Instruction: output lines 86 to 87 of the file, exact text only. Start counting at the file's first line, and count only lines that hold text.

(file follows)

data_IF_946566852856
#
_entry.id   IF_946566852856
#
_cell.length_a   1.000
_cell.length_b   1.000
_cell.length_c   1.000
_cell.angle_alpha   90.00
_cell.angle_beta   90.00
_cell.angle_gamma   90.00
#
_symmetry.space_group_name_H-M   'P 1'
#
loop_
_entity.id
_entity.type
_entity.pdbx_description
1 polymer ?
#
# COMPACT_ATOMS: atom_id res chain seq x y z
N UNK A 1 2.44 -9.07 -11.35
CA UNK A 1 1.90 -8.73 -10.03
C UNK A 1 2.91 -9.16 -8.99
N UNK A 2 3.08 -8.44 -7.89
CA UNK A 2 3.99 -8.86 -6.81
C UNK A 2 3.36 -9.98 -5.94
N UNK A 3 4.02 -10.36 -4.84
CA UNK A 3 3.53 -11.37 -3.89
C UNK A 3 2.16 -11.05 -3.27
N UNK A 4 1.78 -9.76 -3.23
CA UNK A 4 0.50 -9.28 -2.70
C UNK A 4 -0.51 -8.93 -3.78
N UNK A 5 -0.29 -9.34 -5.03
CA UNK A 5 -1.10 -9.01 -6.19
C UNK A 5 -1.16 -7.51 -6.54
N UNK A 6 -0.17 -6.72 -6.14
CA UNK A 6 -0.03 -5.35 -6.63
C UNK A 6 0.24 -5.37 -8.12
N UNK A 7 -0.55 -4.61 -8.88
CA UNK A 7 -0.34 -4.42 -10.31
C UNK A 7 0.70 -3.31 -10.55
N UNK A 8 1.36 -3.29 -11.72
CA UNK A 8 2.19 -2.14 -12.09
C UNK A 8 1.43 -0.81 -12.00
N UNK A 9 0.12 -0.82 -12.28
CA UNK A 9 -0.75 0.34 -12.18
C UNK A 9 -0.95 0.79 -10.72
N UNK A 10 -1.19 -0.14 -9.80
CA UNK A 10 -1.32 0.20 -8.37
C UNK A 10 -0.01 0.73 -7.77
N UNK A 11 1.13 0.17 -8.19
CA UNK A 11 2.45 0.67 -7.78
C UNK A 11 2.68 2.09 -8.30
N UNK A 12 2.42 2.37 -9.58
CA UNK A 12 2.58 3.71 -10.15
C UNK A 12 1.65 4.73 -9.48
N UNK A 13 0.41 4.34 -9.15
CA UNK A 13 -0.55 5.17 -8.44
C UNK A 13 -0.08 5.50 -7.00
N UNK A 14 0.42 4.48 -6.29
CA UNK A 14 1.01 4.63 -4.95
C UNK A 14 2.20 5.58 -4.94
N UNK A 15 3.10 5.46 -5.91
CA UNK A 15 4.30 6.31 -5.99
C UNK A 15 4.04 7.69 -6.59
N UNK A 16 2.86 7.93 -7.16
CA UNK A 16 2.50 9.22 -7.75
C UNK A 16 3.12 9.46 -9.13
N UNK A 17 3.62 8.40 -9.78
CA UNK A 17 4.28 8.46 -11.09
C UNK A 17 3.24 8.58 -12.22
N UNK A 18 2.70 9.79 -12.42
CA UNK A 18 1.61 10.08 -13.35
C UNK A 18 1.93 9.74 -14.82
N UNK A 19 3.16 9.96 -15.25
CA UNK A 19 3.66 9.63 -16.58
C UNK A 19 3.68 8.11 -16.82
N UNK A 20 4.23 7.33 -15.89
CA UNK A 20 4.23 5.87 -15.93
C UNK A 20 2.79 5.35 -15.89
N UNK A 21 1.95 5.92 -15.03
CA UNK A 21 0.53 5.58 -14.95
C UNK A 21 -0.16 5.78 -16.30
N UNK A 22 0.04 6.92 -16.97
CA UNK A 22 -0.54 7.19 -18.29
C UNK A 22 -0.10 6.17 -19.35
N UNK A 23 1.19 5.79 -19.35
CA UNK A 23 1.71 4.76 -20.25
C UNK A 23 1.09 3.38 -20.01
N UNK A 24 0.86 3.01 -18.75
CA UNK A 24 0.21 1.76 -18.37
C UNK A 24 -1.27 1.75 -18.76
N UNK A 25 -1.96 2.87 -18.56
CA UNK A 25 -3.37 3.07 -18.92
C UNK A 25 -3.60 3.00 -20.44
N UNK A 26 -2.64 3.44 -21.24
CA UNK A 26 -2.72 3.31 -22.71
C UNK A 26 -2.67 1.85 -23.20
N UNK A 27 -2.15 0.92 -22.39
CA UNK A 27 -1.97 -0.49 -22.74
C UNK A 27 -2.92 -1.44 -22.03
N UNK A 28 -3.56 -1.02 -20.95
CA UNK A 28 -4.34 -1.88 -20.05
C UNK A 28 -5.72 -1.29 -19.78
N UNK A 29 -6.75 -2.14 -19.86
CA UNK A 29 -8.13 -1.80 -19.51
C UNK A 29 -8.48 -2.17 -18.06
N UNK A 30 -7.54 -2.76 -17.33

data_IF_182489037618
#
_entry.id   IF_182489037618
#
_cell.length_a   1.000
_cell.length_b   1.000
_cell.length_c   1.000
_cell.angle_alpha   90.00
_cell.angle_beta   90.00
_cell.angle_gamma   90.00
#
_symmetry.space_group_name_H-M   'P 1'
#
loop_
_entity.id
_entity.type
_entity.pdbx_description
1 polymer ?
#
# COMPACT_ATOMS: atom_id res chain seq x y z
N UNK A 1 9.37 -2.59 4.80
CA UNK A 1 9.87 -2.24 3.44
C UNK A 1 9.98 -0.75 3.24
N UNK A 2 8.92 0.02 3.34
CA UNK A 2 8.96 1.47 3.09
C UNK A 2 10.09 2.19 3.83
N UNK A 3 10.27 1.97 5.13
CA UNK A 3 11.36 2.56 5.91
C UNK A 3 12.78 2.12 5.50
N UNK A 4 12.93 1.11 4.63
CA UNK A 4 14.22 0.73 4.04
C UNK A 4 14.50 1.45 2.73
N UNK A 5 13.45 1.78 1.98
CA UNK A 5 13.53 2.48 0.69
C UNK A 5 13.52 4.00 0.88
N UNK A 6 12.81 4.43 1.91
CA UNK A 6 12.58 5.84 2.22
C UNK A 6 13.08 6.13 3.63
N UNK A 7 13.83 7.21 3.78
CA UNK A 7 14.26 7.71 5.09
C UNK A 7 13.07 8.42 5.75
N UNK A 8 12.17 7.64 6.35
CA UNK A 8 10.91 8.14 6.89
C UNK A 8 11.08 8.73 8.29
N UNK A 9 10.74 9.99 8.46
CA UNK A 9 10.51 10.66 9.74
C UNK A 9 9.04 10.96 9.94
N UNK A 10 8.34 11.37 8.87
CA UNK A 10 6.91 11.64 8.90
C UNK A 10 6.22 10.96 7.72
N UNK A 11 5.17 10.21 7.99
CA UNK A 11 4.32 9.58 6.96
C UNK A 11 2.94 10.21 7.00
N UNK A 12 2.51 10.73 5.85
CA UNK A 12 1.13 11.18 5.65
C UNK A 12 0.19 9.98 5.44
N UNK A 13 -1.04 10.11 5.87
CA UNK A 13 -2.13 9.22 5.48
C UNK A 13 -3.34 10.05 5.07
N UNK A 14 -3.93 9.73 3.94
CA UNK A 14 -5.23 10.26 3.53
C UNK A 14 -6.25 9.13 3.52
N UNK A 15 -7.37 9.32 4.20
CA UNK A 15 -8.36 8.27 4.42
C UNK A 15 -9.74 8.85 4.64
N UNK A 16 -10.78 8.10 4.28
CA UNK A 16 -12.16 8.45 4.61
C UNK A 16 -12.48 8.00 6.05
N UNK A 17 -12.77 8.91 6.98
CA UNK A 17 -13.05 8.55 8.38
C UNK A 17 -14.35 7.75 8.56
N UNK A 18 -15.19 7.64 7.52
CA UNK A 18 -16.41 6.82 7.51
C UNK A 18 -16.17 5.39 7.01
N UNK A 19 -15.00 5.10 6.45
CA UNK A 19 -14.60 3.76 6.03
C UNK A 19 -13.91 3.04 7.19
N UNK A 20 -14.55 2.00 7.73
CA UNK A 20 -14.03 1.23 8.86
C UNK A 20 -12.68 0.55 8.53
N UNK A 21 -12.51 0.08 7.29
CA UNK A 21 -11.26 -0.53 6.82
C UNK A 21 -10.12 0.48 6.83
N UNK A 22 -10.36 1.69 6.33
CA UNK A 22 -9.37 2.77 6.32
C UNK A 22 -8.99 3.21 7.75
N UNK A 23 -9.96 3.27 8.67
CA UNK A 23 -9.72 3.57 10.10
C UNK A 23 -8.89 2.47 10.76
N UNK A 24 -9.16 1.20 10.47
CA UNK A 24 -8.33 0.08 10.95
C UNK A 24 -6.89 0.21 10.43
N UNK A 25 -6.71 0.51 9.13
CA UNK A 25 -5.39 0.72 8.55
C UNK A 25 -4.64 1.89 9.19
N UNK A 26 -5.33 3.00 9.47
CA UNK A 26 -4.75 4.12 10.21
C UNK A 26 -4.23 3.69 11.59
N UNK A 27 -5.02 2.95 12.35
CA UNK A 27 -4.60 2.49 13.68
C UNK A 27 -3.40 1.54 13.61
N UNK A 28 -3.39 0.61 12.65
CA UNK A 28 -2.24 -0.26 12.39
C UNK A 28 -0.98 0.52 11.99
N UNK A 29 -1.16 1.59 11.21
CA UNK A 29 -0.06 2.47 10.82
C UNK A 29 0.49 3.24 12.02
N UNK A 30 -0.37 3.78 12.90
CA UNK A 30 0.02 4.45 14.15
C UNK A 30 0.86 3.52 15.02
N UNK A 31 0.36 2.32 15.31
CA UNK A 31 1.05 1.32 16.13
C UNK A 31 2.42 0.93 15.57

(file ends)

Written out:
C UNK A 22 -0.10 6.17 -19.35
N UNK A 23 1.19 5.79 -19.35